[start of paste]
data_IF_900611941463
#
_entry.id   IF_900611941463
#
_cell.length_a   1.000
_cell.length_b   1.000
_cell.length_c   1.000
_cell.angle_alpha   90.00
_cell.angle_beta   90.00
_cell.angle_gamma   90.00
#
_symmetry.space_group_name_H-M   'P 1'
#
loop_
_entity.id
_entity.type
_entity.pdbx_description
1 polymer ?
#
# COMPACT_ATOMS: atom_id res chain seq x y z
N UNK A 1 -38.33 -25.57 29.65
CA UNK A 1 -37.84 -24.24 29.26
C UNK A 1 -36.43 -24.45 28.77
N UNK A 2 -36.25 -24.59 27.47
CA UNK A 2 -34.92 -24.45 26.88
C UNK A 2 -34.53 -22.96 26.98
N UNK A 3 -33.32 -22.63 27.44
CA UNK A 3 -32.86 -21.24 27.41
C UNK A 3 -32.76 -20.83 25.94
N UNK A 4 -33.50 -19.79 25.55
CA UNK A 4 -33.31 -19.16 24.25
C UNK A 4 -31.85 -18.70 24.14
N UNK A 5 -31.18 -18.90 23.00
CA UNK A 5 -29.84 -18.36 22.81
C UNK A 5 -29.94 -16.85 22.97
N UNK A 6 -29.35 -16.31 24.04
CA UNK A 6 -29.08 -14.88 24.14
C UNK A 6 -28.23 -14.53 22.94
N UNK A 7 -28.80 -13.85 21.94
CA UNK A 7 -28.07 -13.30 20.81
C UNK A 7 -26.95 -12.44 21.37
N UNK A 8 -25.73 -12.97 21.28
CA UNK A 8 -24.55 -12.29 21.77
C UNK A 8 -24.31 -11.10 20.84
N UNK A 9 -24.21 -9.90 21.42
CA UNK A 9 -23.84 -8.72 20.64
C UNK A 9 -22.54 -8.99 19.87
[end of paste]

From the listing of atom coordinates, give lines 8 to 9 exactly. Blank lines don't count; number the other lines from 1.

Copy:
_cell.angle_alpha   90.00
_cell.angle_beta   90.00